Filling Interpretive Gaps

Teju Cole declares his intention in Open City was to write a la Cartier-Bresson — “on the run” — and urges others to do the same.

What does this entail?

Henri Cartier-Bresson said photography is not like painting. It requires both seeing “a composition or expression that life itself offers you” in a flash, and acting “in that creative fraction of a second”. [1]  In painting, by contrast, more time and labor are needed to fashion an object with comparable expressive content.

John Berger characterizes the difference between the process involved in producing a photograph and the process involved in painting as that of “quoting” versus “translating”, “receiving” versus “making”. The photograph requires both a mediated choice, which is a cultural construction, and an immediate, natural, and unconstructed trace produced by the particular configuration of light entering the camera. The photographer “quotes” from appearances that lie in front of the camera. The photograph is a quotation based on the photographer’s instantaneous judgment. A painting or drawing, on the other hand, is the result “of countless judgments…. [E]verything about it has been mediated by consciousness, either intuitively or systematically”.*

And what about writing? How does an attentive writer capture a moment “that life itself offers”? Is it not a long step away from producing a photograph, different in kind from a photographic image? How can we compare them?

If we go back to the passage (in the previous post) from Berger’s essay — gazing onto the courtyard from a window far above — maybe we can find an answer.

Berger sets the scene in a long picture gallery with tall windows overlooking a sunlit courtyard two stories below. We can imagine a few people, perhaps some children playing down below. Then, suddenly, the perspective shifts to a reverse view from below looking back at Berger, a “vision” of the narrator “alone and stiff in his window”. A “chiasm” emerges — a reflexive relation. The narrator says, “I see myself as seen. I experience a moment of familiar panic.”

Click. The image is captured, the text cuts as the narrator turns back to the framed images in the gallery.

The reader is left with an image and several questions. What is the function of this image in Berger’s story? Will the image come again? With what effect, what meaning? What light will it shed on what we’ve read?

So there may be a way of simulating an “image on the run” in writing. Its value would be poetic. We anticipate connections that do not immediately appear, we look for them. If they don’t show up, we create them.

Photograph of Alberto Giacometti by Henri Cartier-Bresson

But notice the difference in our expectations when we’re looking at photographs. In a photograph by Cartier-Bresson, for example, something is immediately given — a fuzzy-haired man in a dark suit and tie holding a small sculpture walks briskly between two similar but much taller figures. The image, half again as high as it is wide, captures a moment. In what appears to be a relatively empty room containing several other artworks — busts of human heads on the floor and several small paintings or drawings resting against the wall — the man is moving objects around. To what end? Is he in a museum, an art gallery, a studio? Is he the artist, a curator, a dealer? When did this occur?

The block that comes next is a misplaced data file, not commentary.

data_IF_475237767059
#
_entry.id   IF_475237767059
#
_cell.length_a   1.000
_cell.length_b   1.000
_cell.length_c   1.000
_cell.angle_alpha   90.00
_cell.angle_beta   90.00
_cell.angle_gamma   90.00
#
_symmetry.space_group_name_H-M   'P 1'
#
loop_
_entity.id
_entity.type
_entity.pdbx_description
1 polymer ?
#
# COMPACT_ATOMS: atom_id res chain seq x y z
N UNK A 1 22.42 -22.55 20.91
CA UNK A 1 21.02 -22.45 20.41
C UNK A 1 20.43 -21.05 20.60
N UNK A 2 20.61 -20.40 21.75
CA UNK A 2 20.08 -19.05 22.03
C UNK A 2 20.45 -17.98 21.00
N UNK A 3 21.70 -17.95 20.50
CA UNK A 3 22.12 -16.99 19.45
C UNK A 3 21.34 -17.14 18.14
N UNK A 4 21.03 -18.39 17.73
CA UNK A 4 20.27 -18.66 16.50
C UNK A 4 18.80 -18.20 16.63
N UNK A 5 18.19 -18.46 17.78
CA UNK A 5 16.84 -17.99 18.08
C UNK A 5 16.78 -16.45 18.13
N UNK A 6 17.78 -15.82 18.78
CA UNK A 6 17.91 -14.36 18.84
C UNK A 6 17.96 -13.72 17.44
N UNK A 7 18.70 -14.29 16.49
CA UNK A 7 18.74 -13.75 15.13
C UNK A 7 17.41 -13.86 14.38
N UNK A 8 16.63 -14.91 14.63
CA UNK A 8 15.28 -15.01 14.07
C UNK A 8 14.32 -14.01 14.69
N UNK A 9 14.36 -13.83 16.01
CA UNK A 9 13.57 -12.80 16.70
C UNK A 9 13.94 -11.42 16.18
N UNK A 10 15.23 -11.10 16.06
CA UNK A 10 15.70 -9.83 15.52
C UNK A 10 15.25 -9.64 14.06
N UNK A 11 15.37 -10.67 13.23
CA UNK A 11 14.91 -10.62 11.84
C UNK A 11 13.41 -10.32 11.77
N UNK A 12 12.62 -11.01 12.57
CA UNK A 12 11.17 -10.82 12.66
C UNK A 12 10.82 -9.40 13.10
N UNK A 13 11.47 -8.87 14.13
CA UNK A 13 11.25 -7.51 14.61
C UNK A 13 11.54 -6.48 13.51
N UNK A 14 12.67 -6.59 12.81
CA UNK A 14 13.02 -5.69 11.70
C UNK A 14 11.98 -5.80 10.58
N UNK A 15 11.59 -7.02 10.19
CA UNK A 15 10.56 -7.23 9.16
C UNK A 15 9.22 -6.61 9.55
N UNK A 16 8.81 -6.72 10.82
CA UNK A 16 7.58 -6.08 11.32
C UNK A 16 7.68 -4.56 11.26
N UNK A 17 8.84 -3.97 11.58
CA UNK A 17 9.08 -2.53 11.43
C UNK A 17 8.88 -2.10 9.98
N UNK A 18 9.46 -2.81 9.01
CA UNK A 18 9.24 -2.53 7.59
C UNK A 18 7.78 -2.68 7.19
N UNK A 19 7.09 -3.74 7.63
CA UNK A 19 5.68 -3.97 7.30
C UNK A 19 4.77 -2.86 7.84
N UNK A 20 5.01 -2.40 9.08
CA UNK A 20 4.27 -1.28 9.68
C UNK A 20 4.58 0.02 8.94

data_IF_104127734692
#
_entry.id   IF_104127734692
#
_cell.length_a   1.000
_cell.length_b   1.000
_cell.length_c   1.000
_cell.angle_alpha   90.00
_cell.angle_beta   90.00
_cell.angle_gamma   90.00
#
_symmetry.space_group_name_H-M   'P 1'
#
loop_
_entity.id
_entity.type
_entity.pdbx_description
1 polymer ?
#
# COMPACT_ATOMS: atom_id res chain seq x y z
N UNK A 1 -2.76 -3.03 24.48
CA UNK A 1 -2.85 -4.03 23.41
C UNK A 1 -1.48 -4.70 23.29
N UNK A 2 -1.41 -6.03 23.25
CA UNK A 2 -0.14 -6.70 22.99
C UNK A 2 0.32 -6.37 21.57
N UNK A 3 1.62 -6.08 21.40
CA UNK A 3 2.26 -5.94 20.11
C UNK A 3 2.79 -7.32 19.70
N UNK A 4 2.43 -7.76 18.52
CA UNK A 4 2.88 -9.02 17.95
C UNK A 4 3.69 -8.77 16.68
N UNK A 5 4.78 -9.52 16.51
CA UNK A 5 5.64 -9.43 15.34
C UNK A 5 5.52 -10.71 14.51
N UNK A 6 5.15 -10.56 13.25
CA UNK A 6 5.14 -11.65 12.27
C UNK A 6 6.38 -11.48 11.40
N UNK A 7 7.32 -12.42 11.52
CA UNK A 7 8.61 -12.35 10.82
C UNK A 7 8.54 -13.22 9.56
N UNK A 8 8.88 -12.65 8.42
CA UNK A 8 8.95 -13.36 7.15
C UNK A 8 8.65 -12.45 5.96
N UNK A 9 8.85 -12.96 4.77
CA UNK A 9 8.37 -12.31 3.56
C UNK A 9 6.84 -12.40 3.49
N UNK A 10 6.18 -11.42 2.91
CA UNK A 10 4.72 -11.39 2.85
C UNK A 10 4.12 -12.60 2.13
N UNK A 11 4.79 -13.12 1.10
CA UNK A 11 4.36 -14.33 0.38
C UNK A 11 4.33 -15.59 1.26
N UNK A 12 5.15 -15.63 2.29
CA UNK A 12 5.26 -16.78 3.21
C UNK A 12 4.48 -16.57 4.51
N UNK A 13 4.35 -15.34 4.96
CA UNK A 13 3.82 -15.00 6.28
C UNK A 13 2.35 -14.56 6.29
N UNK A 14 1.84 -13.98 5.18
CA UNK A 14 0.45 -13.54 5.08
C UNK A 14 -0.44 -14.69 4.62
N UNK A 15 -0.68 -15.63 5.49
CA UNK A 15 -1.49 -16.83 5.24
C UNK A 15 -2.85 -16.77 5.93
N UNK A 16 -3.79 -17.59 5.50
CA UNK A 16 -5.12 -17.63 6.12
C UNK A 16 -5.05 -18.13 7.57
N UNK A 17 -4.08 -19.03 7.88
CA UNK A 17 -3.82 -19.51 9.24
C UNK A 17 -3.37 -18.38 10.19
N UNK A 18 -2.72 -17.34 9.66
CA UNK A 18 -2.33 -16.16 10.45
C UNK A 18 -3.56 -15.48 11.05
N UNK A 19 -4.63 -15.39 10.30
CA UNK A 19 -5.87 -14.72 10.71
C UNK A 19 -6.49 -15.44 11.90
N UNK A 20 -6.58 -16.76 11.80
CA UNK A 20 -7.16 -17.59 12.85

When a scene such as this is described in a novel or a short story, we assume the answers will eventually be given. No such assumption arises when looking at photographs. Very often the only additional source of information is the title, the name of the photographer, and the year the photo was taken. If it is part of a larger suite of related images in a book or magazine, the context may provide additional background information.

But when it is taken out of its original context and placed, as it was in this case, in a Wikipedia article on Cartier-Bresson which I came across this morning, I’m given no date, only the image labeled “Photograph of Alberto Giacometti by Henri Cartier-Bresson”. Looking up the image in an exhibition catalog**, I see that it was, in fact, one of seven photographs that appeared in a British magazine under the title “A Touch of Greatness: Giacometti”. The catalog places the image in Cartier-Bresson’s oeuvre, but provides very little on the photograph itself — taken in 1962 as the artist installs an exhibition of his work. I’m given information about the object. But I create whatever meaning and expressive content I can get from looking at the object. I contribute in this way, looking from a distance — a distance the image itself may shorten, but never eliminate.

*John Berger and Jean Mohr, Another Way of Telling, New York: Pantheon, 1982, 93.
** Peter Galassi, Henri Cartier-Bresson: the Modern Century, London: Thames & Hudson, 2010.

Kuspit, “The Subjective Aspect of Critical Evaluation”

This past week I re-read Kuspit’s The End of Art. Those familiar with the book know it focuses more on the reception, marketing, and institutional setting of art today than on the role of modern and contemporary criticism.  But, as usual, Kuspit’s approach is relevant, insightful and, thus, instructive for our discussion and anyone interested in re-examining art criticism today.  Before commenting on The End of Art and its defense of the "New Old Masters", I want to turn, for background, to an earlier piece — "The Subjective Aspect of Critical Evaluation" — which focuses on aesthetic experience and subjectivity. [Originally published in Art Criticism (Winter 1985/86).  Reprinted in Donald Kuspit, The New Subjectivism: Art in the 1980s, Ann Arbor: UMI Research Press, 1988.]  The subjective (and intersubjective) plays a crucial role in Kuspit’s theory of art and criticism and provides a useful supplement to his argument in The End of Art.